Micronutrients In Whole Grains and Real Food: Needed by Athletes!

Micronutrients In Whole Grains and Real Food: Needed by Athletes!

This week I’m expanding on my last post about the basics of  how to eat for improved athletic performance.

Vitamins and minerals play a very important role for everyday life and the importance of proper intake increases for athletes as they strain their bodies requiring muscle use, repair and growth; signaling their bodies to build bone; stressing their immune system; increasing a demand for oxygen; and overall requesting more of the body’s systems.

Although vitamins and minerals do not provide energy themselves, they do facilitate energy yielding chemical reactions in your body. They act as coenzymes – or little activators - in your body to speed up and enable processes within the body related to not only energy production, but also immune function, bone health, tissue repair, collagen growth, muscle control and hemoglobin (what carries oxygen in your blood) synthesis. If they are absent from your diet, deficiency can develop and they no longer are available to act as coenzymes that jumpstart reactions and, as a result, processes do not work properly.

Minerals specifically make possible the transfer of nerve impulses, maintain water balance, work as coenzymes, and are also constituents of important body compounds including your bones and teeth.

A well rounded diet full of a variety of whole foods including fruits, vegetables, legumes, whole grains, low fat dairy and lean protein should provide you with sufficient amounts of vitamins and some minerals.

whole wheat bread photo

While plants are a great source for a handful of vitamins and minerals, some are actually much better absorbed when they come from animal sources; especially, calcium, zinc, iron, vitamin D, riboflavin, and vitamin B 12. It is for this reason that vegetarian athletes need to keep an extra close eye on micronutrient intake.

Calcium and vitamin D also require close attention in order to prevent low bone density and associated fractures from workouts. Those with dairy allergies or sensitivities, low dairy intake, calorie restricted diets and those who do their training out of the sun may benefit from Calcium and vitamin D fortified foods and supplementation respectively.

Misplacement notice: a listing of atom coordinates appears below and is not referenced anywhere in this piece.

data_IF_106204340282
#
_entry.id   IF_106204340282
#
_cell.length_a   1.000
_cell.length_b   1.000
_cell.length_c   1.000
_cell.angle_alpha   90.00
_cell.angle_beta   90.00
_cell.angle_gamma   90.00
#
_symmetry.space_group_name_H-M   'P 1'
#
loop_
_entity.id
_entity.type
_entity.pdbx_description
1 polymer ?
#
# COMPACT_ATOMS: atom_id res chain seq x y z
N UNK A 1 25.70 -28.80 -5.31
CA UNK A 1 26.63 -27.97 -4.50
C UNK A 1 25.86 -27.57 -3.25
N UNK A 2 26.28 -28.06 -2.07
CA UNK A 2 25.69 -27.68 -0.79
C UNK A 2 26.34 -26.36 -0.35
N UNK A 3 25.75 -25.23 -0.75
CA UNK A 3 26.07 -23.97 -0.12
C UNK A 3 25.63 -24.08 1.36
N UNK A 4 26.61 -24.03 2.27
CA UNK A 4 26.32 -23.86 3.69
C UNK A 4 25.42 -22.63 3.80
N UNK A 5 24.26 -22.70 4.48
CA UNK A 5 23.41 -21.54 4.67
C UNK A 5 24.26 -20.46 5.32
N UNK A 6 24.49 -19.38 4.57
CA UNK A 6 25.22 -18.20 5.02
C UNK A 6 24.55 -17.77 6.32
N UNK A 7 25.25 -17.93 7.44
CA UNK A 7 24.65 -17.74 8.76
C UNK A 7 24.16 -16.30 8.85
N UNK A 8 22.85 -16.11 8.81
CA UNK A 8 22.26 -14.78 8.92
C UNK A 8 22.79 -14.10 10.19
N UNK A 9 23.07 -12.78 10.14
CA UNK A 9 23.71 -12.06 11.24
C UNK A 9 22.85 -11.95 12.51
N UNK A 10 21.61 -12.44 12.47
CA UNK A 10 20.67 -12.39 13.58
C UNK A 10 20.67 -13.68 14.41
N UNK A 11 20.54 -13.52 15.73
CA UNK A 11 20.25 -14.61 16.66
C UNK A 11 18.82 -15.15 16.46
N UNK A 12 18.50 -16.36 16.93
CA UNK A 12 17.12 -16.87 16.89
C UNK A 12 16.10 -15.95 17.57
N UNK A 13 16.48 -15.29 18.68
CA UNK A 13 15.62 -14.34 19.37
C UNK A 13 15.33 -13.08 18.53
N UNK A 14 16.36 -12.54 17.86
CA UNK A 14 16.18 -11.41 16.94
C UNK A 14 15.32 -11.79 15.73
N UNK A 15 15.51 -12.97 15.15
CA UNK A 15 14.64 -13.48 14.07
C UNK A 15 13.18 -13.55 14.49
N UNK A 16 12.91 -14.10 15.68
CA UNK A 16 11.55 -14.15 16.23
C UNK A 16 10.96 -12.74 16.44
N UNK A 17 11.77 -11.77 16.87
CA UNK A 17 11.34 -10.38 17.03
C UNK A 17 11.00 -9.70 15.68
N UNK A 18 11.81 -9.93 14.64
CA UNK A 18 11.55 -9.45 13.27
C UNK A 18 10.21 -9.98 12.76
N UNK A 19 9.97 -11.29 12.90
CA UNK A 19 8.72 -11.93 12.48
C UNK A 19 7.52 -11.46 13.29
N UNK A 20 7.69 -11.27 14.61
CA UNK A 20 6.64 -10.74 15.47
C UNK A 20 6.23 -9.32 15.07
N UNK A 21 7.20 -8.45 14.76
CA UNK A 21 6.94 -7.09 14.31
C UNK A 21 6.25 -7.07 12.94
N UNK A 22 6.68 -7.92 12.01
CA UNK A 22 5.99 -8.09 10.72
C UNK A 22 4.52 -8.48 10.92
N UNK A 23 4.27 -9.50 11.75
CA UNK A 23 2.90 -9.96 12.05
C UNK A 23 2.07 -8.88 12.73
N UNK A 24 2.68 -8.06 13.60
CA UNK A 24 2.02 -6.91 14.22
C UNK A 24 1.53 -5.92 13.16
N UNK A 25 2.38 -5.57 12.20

low fat dairy photo

Iron is also a specific nutrient to highlight for athletes, especially for endurance sports performance as these activities promote iron depletion. Iron is necessary for muscle function, immune function, and the transportation of oxygen in the blood. Iron deficiency can lead to anemia, lethargy, decreased muscle function and have a negative effect on overall athletic performance. To prevent deficiency, consume iron rich foods regularly including red meats, enriched grains, fortified cereals, or foods cooked in an iron skillet. Animal sources are the best sources and vitamin C intake aids in the absorption of iron.

steak web

Overall, stick to a well rounded, real food diet that doesn’t cut out any specific foods and you’ll properly nourish your body with all the essential micronutrients it needs to not only keep you healthy but also able to perform at your best. If you are dieting, a vegetarian, a vegan or have other certain dietary constraints, supplementation with a multivitamin may be necessary. Consult your physician or dietitian for specific advice.

I'd love to hear how your training is going or answer any questions in the comments below.



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Yogurt photo credit: Creature Comforts via photopincc

Steak photo credit: fabbio via photopincc

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